However, in the end, only about 4 percent of the company’s subscribers chose to unsubscribe. That number was relatively low, especially considering that the average rate of attrition for an email list is 1 to 2 percent. It helped that Matt segmented his emails. For instance, out of respect, he didn’t email people who’d told him they had no interest in this project. Similarly, he didn’t send emails asking for investments to those who’d already invested.
At the same time, more emails meant a greater awareness of the upcoming webinar. And Matt made sure that these emails were valuable in themselves. That is, they included information on topics like tax savings, commercial real estate investing security, and the Winston-Salem market in general.
On top of all that, some of Matt’s employees recorded brief videos to explain how much this apartment deal meant to them personally.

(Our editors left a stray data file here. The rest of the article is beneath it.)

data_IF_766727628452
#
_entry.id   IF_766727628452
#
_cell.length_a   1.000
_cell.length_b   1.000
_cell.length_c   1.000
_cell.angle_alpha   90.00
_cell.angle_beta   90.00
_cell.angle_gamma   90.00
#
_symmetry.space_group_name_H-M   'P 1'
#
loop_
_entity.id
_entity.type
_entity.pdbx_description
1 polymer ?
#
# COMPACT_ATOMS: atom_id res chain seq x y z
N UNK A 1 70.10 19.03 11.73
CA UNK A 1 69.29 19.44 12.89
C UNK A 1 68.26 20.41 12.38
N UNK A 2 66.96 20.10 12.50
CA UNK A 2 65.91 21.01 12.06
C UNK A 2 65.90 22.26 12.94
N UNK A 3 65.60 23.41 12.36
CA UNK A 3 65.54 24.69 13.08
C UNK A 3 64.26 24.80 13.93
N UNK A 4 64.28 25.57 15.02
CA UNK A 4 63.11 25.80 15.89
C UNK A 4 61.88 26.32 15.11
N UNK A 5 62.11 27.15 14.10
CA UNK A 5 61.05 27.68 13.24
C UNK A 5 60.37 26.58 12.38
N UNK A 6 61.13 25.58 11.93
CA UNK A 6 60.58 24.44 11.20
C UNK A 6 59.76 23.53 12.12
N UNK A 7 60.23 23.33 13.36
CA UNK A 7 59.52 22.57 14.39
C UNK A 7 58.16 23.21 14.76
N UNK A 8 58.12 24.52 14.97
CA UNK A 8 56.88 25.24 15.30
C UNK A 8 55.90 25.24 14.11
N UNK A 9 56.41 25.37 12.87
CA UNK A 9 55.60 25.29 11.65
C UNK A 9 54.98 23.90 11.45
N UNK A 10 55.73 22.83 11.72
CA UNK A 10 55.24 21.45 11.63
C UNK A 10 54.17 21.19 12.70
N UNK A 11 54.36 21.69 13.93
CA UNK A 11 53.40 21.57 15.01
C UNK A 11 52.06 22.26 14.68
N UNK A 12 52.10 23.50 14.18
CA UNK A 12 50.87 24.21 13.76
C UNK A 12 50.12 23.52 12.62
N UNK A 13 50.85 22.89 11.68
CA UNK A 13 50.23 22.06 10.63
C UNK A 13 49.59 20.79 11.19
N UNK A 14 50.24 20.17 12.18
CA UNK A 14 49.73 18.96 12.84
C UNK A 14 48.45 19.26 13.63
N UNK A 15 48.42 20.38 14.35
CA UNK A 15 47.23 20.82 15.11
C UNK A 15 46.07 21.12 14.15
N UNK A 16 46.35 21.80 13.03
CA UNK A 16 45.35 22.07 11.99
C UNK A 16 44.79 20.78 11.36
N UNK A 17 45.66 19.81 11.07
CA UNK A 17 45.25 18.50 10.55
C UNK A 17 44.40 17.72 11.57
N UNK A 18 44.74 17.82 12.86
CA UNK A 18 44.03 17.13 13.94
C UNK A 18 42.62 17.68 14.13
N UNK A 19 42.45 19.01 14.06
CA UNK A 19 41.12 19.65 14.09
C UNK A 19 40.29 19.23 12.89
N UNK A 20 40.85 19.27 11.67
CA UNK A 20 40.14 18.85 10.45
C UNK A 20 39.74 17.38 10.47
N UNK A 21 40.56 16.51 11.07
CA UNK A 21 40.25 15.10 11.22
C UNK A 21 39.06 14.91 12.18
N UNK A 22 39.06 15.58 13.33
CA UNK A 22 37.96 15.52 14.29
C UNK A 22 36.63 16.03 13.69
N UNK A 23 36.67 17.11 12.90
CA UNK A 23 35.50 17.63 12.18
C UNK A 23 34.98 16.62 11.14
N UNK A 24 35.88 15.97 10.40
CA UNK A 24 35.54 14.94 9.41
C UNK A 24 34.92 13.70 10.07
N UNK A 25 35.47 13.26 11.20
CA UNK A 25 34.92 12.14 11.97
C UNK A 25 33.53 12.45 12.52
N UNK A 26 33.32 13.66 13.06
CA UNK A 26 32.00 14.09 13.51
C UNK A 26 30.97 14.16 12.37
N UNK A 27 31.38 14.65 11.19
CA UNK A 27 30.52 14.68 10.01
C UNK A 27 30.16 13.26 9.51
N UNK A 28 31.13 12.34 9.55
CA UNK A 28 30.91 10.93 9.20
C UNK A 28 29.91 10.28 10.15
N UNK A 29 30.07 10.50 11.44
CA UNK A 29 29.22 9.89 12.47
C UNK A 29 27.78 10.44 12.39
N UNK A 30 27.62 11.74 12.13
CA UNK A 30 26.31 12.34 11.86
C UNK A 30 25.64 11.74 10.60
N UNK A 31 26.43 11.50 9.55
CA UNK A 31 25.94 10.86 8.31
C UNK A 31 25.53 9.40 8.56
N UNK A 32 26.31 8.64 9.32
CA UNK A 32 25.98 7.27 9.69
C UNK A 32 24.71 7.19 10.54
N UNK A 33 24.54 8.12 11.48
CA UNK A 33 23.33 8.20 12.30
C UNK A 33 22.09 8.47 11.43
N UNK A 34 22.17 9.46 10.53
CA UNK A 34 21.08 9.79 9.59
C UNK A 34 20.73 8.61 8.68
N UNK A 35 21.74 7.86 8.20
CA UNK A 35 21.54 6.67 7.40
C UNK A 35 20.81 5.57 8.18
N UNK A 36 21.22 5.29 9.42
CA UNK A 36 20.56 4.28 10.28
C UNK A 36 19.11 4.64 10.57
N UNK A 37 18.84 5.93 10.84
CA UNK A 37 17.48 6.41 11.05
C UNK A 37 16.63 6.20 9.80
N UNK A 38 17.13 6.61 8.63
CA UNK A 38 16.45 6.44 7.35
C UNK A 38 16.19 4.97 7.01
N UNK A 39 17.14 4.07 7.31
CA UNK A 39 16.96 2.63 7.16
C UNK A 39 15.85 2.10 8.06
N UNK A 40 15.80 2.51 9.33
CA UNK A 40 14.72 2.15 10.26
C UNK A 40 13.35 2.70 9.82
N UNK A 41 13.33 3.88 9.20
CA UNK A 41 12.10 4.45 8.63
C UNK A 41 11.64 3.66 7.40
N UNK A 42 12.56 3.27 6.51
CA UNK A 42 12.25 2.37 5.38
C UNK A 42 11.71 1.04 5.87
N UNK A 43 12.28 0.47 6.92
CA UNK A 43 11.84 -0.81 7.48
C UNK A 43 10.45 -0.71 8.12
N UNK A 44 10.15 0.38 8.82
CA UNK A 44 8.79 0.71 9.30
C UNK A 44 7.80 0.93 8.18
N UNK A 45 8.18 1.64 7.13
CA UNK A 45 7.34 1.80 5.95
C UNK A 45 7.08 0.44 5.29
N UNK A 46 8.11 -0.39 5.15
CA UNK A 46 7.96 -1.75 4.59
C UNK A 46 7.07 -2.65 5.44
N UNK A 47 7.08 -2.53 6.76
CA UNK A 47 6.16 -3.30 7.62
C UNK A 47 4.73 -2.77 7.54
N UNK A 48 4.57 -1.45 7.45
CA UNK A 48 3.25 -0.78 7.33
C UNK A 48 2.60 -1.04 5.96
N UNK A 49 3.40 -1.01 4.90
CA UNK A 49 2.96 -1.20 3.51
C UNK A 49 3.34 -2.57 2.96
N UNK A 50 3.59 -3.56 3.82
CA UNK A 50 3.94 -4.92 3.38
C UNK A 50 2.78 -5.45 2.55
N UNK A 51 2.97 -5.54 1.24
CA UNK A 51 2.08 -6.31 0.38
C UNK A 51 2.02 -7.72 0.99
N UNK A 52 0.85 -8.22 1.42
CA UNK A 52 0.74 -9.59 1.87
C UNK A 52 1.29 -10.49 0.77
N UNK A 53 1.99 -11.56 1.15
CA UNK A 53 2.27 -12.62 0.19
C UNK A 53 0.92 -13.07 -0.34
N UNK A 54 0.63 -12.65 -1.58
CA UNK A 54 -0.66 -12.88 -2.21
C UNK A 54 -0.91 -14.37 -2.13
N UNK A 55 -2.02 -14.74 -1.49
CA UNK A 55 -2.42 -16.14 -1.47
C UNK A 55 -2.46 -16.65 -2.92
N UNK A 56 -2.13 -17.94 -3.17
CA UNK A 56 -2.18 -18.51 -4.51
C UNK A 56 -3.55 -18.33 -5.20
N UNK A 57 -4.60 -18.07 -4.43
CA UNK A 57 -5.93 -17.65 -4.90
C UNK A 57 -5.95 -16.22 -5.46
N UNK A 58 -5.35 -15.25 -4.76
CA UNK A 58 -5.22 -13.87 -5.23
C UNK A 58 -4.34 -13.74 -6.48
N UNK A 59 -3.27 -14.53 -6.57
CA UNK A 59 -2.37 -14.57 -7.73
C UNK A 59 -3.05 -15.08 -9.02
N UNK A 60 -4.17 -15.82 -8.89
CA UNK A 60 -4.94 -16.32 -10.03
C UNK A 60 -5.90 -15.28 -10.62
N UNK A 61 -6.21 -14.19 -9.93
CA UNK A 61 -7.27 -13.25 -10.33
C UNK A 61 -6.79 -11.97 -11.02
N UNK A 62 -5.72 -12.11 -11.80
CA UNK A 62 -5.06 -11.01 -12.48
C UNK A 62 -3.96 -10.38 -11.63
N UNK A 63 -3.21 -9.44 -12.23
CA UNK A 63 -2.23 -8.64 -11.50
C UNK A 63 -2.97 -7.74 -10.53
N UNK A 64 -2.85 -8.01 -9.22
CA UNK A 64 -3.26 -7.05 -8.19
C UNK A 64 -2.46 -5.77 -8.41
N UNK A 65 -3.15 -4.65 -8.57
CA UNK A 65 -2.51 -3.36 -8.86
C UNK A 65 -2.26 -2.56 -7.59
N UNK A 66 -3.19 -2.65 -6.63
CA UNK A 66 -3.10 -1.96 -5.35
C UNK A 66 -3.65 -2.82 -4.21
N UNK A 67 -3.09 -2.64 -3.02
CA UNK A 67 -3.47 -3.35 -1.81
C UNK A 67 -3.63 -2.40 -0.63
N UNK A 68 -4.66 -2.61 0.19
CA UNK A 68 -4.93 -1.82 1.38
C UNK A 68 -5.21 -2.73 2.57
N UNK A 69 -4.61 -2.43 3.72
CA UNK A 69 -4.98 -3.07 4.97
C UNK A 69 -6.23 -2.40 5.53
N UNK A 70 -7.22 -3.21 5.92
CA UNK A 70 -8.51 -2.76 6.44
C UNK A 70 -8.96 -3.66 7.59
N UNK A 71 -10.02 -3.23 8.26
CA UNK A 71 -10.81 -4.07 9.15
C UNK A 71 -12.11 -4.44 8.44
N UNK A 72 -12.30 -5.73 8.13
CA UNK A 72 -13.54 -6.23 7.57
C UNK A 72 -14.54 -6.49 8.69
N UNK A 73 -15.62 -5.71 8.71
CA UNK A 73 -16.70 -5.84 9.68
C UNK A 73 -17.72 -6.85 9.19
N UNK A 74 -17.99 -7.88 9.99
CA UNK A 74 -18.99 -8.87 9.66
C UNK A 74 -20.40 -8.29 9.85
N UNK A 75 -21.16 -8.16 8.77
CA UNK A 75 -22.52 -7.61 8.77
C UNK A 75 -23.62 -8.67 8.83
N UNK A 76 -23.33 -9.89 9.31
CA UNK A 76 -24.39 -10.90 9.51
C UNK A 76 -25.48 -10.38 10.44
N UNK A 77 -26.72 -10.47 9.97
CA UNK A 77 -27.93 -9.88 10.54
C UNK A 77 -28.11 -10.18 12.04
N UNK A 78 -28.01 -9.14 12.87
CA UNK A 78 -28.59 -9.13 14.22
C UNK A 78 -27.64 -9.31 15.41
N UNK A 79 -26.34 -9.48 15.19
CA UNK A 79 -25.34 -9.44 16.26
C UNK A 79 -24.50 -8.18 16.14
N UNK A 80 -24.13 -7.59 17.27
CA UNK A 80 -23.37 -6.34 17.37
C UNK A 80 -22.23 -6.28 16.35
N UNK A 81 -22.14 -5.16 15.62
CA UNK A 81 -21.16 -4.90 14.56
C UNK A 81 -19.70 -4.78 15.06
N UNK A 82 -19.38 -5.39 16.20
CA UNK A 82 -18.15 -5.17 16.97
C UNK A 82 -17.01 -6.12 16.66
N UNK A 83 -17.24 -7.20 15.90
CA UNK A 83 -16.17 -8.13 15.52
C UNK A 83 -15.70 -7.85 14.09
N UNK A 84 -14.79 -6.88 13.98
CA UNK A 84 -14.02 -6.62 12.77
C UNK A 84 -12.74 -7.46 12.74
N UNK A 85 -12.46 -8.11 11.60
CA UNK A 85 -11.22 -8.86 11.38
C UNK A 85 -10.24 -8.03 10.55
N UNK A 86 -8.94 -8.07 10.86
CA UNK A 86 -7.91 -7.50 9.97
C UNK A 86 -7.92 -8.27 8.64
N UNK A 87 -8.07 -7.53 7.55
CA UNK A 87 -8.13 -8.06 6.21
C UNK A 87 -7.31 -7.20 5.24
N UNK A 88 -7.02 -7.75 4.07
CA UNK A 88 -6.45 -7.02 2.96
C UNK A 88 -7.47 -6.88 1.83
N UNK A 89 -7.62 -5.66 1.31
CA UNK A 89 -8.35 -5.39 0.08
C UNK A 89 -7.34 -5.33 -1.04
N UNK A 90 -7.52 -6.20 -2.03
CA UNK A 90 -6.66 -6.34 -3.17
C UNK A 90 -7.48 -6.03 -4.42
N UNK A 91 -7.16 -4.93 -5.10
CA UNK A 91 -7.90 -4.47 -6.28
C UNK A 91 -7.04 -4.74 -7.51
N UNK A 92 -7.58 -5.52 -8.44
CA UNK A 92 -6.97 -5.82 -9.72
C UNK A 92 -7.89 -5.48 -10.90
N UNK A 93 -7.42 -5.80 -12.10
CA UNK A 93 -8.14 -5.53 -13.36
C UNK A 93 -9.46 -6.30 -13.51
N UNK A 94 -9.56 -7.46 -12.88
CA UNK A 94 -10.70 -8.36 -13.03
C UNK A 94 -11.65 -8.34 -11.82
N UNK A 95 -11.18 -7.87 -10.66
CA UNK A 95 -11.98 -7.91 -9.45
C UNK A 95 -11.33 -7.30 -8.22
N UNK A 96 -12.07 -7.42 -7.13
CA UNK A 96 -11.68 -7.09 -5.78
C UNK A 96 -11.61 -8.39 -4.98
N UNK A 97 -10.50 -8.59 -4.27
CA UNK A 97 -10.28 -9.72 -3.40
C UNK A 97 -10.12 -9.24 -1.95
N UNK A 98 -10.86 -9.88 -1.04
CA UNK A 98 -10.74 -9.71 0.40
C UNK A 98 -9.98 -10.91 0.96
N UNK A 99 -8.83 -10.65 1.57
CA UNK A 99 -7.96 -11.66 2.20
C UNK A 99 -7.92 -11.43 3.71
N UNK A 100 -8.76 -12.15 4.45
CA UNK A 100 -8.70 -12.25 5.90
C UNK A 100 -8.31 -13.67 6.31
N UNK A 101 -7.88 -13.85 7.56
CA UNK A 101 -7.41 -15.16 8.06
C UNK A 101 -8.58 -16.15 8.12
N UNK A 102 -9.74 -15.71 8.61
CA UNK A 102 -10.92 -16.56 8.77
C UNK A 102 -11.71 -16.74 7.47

This bold new approach paid off in a big way. It’s true that Matt’s third webinar only garnered 100 registrants. But many of his investors, including some who didn’t take part in the third webinar, decided to increase their investments. For instance, one person doubled his backing from $100,000 to $200,000.
People chipped in more money because they were impressed by the company’s new strategy. The informative emails and the COVID-focused webinar convinced them that Matt and his team really knew what they were doing, that they were ready to protect those investments and face modern-day challenges.
4. Don’t Fear Fear
Finally, it’s only natural to feel a little afraid from time to time. New ventures, new goals, and new financial risks can shake the confidence of investors and businesspeople. But Matt says he’s learned to welcome fear. That’s because fear is a sign that he’s outside his comfort zone.
Therefore, by emulating Matt Faircloth, we can overcome our fears. We can embrace forceful goal setting. We can formulate brave and smart plans of action. And we can start taking the steps that will let us achieve our fondest active investing or passive investing desires.
Disclaimer: The views and opinions expressed in this blog post are provided for informational purposes only, and should not be construed as an offer to buy or sell any securities or to make or consider any investment or course of action.